7 Early Signs of Dementia Checklist

One in three people in the UK will develop dementia, 66% of them women. If the symptomsof dementia are detected early enough, they can be controlled and the person can continue to enjoy a good quality of life. Keep an ‘early signs of dementia’ checklist close to hand and if you spot any of these symptoms, the person may benefit from a further assessment.

1 – Memory Problems

Becoming more forgetful as we age is not uncommon. We all misplace our keys occasionally or miss an appointment. However, forgetting what day it is or where you live is not normal, and is very often an early sign of dementia.

2 – Confusion

Watch out for periods of confusion. In the early stages of dementia, the person might become confused about where they are, or start talking about events that happened in the past more than normal. Disorientation, especially away from home, is a red flag.

3 – Personality Changes

If a person with a previously sunny disposition becomes irritable and aggressive, this could be an early sign of dementia. Rapid mood swings are common; some people become less inhibited and display overly sexualized behaviour.

4 – Withdrawal and Depression

Depression is common in the early stages. The person is aware something isn’t right, but they don’t know what the problem is. They might lose interest in hobbies or stop going out because they are afraid of becoming disoriented or confused.

5 – Difficulty with Common Tasks

Spatial skills and abstract thinking skills are amongst the first to suffer as brain cells begin to die. People with early signs of dementia often have problems dealing with money. They lose the ability to balance a cheque book or pay a bill. They might also have a problem judging distance when driving, even if they have previously been a safe driver.

6 – Language Problems

The language centre of the brain is affected in the early stages of dementia. If the person is having a problem finding the right words or struggles to build coherent sentences, they could be suffering from dementia. ‘Word soup’ is common, which is where the person comes out with a string of unrelated words.

7 – Poor Judgement

Con artists and crooks often target older people. They are considered ‘soft targets’ because many seniors lack judgement and are quick to hand over money. Keep a close eye on your elderly relative and make sure he or she is not demonstrating poor judgement. If they start dressing inappropriately or spending unusual sums of money, these are both warning signs.

Dementia is not a specific disease.  It’s a term that references a number of symptoms related to a decline in thinking skills and memory. There are many different forms of dementia, but all of them steal the person you love and leave nothing but a shell behind. The person you once knew is lost and becomes a complete stranger.  If you suspect there is a problem, speak to the person’s doctor and organise a dementia assessment. If you want to ensure the well-being of an older relative with dementia at home, this page may interest you.

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Jobs FAQs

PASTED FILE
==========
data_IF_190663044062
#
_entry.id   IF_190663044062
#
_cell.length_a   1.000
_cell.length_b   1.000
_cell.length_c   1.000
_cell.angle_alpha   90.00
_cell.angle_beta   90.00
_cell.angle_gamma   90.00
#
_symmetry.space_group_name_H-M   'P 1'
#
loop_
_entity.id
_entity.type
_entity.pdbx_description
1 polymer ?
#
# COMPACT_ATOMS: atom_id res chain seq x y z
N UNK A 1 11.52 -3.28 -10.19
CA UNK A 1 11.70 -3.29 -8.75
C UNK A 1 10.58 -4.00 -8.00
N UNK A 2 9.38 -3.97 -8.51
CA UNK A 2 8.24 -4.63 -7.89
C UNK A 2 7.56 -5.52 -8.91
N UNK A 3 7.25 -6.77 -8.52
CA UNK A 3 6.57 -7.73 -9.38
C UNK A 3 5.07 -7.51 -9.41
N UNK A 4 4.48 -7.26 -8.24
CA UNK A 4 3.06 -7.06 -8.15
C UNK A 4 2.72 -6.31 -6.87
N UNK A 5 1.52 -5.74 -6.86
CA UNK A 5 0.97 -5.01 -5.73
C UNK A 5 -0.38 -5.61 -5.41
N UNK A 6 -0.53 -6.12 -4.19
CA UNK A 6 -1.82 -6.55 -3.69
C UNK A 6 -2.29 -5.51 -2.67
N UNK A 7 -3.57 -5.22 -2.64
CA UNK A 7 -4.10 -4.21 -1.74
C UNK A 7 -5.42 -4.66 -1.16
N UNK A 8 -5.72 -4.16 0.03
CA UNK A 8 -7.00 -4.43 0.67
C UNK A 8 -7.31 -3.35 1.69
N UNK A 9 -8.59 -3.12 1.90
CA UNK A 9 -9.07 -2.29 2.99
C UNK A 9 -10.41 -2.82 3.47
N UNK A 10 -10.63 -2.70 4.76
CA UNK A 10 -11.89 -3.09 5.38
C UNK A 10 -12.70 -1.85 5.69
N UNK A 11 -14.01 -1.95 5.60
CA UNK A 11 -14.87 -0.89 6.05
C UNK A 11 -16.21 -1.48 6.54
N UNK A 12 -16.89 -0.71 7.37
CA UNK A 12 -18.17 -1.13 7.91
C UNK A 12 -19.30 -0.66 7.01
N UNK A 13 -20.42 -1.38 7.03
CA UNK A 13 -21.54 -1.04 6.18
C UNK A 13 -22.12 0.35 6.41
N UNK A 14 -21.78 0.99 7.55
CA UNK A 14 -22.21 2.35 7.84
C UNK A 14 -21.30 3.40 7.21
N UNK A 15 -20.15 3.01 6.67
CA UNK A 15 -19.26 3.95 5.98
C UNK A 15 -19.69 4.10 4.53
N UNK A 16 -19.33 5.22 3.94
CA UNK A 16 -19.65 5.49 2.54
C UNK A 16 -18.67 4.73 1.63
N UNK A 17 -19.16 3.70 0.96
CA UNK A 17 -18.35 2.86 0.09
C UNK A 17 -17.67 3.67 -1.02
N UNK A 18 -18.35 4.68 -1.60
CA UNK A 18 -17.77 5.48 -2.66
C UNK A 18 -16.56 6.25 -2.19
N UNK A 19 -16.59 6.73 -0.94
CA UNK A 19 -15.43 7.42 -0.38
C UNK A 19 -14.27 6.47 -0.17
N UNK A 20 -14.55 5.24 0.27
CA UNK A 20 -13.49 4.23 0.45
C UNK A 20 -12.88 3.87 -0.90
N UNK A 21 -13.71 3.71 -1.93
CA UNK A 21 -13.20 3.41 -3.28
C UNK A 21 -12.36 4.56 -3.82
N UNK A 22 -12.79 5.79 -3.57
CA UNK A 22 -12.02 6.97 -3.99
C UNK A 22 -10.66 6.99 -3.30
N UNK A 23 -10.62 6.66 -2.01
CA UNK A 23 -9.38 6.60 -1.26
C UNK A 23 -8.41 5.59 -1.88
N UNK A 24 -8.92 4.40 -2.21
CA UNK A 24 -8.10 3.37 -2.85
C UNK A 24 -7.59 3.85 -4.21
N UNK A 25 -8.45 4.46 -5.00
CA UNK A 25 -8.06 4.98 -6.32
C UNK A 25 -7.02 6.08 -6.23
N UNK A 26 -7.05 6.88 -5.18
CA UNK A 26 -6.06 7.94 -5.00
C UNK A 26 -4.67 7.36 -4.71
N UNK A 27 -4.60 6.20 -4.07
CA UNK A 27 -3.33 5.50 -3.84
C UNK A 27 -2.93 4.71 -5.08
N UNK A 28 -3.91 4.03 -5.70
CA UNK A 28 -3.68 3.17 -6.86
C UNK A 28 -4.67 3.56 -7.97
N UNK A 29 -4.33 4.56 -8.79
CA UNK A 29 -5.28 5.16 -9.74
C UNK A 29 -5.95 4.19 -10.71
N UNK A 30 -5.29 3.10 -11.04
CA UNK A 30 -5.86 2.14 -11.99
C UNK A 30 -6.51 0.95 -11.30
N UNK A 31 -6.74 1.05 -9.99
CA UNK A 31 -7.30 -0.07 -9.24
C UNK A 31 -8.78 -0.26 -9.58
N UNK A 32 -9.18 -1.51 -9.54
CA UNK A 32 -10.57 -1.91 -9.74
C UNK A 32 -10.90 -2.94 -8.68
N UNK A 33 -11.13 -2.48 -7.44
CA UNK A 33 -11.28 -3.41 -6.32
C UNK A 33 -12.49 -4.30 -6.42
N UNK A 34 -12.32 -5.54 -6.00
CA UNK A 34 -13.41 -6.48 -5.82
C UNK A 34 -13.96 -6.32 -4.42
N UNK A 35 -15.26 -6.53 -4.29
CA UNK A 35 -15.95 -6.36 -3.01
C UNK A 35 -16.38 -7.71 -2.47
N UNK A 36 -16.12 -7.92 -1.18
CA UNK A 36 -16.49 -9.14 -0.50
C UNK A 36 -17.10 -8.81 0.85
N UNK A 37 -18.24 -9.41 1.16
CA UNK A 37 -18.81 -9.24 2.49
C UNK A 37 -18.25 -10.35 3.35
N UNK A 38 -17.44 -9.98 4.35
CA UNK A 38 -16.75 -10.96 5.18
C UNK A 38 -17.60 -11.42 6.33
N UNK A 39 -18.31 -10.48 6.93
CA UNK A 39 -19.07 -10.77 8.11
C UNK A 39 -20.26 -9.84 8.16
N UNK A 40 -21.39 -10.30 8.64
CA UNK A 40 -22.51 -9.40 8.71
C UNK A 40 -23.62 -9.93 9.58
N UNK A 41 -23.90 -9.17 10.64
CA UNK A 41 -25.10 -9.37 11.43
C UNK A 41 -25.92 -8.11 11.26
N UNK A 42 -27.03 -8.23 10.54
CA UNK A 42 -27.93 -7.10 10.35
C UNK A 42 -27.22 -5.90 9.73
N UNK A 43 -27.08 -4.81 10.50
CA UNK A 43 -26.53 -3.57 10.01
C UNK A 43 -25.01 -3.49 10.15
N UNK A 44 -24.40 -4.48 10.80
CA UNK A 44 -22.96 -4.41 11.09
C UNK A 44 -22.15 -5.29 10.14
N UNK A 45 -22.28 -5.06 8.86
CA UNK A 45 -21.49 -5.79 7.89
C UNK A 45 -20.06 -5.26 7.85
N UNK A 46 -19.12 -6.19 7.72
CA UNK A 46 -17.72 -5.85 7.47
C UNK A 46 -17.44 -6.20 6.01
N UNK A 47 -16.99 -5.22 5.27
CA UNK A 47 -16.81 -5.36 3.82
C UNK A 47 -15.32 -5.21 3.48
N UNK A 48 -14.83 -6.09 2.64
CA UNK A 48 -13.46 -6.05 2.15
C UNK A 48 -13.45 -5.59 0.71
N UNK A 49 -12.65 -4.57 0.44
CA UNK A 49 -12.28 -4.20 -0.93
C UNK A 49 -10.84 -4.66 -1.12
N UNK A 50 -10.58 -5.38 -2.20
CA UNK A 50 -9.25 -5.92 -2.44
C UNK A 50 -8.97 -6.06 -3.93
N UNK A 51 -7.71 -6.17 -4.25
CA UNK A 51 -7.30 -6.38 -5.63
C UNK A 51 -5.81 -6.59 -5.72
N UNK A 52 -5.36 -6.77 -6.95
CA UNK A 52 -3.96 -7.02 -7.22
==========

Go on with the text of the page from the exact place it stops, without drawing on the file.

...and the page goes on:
What shifts or rotas are available for professional carers?

Our branches have a wide variety of hours and rotas which means it’s possible to find shifts that fit in with your life situation, whether you want a full time role or are just looking for a few hours a week. All that we ask is that you commit to the hours you can do two weeks in advance.

Do I need care experience to join?

Six months’ professional care experience is ideal - such as a domiciliary carer, care assistant, homecare worker, support worker or healthcare assistant. However, if you are new to care some branches do offer training leading to care certificates, so please contact the recruitment team to discuss on 0808 239 9716.

Do I need a driving licence?

A full clean driving is required for some roles, but not all. Job roles normally state if a driving licence is required, but if you are unsure then please contact the recruitment team on 0808 239 9716.

What pre-employment checks do you do?

To join Prestige Nursing & Care as a professional carer you will be required to apply for a DBS (Disclosure and Barring Service) check, unless you are registered with the update service.

We can help you apply via your local branch. When you work with children and vulnerable adults a DBS check is a legal requirement. Find out more about DBS checks: https://www.gov.uk/government/organisations/disclosure-and-barring-service/about.

We also require two professional references, one of which should be your current or most recent employer.

Finally, you will be required to provide proof of eligibility to work in the UK, NI number, ID and proof of address. Your recruiter will talk you through all requirements and support you all the way.

What training do I need to complete before starting work?

You will need to complete both online e-learning modules and virtual training via Microsoft Teams. This is very flexible and can be completed from home as long as you have a compatible device. Find out more about the training we offer.

Is the training free?

Yes, the training is completely free.

Do you offer regular patterns of work?

Yes, our branches offer a wide variety of hours and shift patterns.

Will I be employed by Prestige Nursing & Care?

You would become a member of our team with a contract for services. You would be eligible for things like SSP and holiday, as well as a NEST workplace pension.

How old do you have to be to work as a carer?

You need to be 18 years old to join our care team and there is no upper age limit.

How often will I get paid?

We pay all our professional carers weekly.